A Substitute for War

Basketball philosophy

Did the Golden State Warriors put themselves in a box of impatience?

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In 2012-2013, the Warriors reinvigorated their franchise with a 47 win season and upsetting Denver to make it to the 2nd round. With a young superstar in Stephen Curry, the Warriors became a team of the future.

What makes cases like this usually so fascinating, is how the team reacts to the pressure of these expectations. The next steps can be the difference between making the Finals one day and never making it past the 2nd round. The Warriors looked at their cards and saw a great hand, but how would they take advantage of it when the flop came?

Going against the Warriors last summer was Carl Landry and Jarrett Jack becoming free agents, both 6th man of the year caliber players in 2012-2013. With an incentive to stay under the luxury tax, the Warriors looked set to let both players go, which may have costed them a playoff spot the next year.

Then they made their big moves. First they used 2 future 1st round picks and 3 2nds to sign and trade the expiring contracts of Richard Jefferson, Andris Biedrins and Brandon Rush for Andre Iguodala at 4 years, 48 million. Iguodala would be a perfect impact small forward to make up for losing Jack and Landry. I was critical of the Iguodala move at the time however. The Warriors also signed Andrew Bogut to a 3 year, 36 million extension. Bogut and Iguodala will combine for 25.3 million salary in 2014-2015, salary uncommitted by the end of the season last year.

Thanks to Bogut’s health, the Warriors are headed for their first 50 W+ season in 20 years, but will be a 6th seed at best and underdog in the 1st round. Their starting lineup was clearly upgraded this year, but the bench never recovered from losing Jack and Landry.

Between these two moves, the Warriors made a huge commitment to veterans. 3 of the Warriors starters in Andrew Bogut, David Lee and Andre Iguodala are from the 2004 or 2005 draft, putting them in their last few prime years before declining as most do once they become 10 to 12 year vets. To improve the team, they won’t have capspace for several seasons, nor a 1st round pick in 2014 or 2017 to either draft a young player or trade. Their best trade assets may be Harrison Barnes and Draymond Green, talented but not untouchable pieces.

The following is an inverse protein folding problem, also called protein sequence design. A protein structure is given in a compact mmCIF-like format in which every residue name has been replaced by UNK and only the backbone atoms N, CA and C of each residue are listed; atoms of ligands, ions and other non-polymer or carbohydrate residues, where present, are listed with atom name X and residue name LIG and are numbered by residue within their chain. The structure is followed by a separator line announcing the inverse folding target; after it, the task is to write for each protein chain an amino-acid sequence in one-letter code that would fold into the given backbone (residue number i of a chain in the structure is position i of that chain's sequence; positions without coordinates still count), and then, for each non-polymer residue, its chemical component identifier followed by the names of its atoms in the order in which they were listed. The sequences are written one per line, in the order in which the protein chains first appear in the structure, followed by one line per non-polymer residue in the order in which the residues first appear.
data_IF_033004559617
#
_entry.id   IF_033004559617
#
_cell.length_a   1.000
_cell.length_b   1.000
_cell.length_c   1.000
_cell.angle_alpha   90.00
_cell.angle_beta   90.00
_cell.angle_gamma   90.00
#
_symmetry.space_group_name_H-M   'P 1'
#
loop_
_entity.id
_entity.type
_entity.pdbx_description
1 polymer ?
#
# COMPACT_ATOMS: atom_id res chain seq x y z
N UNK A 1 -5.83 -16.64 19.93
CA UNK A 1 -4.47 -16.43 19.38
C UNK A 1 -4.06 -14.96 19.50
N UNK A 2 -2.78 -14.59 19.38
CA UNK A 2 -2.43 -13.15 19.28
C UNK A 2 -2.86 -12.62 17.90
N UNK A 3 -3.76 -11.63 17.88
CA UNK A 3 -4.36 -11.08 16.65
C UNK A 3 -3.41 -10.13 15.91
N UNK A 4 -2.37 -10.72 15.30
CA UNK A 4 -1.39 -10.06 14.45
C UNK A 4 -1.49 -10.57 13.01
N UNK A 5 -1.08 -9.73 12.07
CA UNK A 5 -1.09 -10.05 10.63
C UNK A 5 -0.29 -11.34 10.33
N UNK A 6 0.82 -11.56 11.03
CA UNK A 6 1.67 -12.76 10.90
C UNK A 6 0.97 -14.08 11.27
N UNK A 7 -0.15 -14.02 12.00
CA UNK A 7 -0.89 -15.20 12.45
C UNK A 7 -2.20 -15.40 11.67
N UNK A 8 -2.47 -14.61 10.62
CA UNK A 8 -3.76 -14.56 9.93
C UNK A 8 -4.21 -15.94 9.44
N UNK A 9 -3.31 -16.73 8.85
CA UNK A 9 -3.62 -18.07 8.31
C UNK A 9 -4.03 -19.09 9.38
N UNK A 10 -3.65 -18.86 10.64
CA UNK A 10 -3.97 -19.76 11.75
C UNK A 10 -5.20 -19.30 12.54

In other words, the Warriors more or less went all in on the Lee, Bogut and Iguodala “era”. Their plan presumably is to ride this core until Lee, Bogut and Iguodala’s contracts expire in 2016, 2017 and 2017, then use the opened capspace to put a new team around Curry and Thompson.

But this doesn’t mean the move lacks opportunity cost. If not making the Bogut and Iguodala commitment, they could’ve spent 2014, 2015 and 2016’s capspace building their youth core. For example they could’ve made an offer sheet to younger players such as Gordon Hayward, Greg Monroe, Isaiah Thomas, or they could’ve used their capspace to do precisely what Utah did in their trade with the Warriors, take on unwanted contracts but getting draft picks in return. This is in addition to keeping the draft picks they gave to Utah, including a 2014 1st that presumably would have been a lottery pick without the Iguodala trade.

In other words, by committing to Bogut and Iguodala, they used up assets that could’ve been put towards younger, more long-withstanding team. Asset allocation is essential in the NBA. Using assets to make the 2014 and 2015 Warriors better could leave the team with less assets to make the 2018 and 2019 Warriors as great as possible. If the age of Curry and Thompson made contending 4-5 years from now more likely than this season, this could be a costly mistake. Assets are a scarce resource, when teams give them up, they’ll never get them back.

My feeling is the Warriors were too impatient. There was nothing wrong with finishing 9th in the West this year, then using 25 million capspace and a lottery pick to truly set the groundwork for a future Warriors champion. Instead they used crucial assets to make the 2013-2014 Warriors as great a team as they possibly could. And even that unfortunately may not get them out of the 1st round, if a series against the Clippers, Thunder or Spurs goes to the favorites. A “short term” all-in mindset fits a franchise like the Dallas Mavericks desperate to win before Dirk declines, but when your star is Stephen Curry who’s prime 7th to 10th seasons are still years away, I don’t like the approach the Warriors took. I’m not sure the Warriors have a great long term plan to raise a championship banner.

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Written by jr.

April 14, 2014 at 1:51 pm

Posted in Basketball

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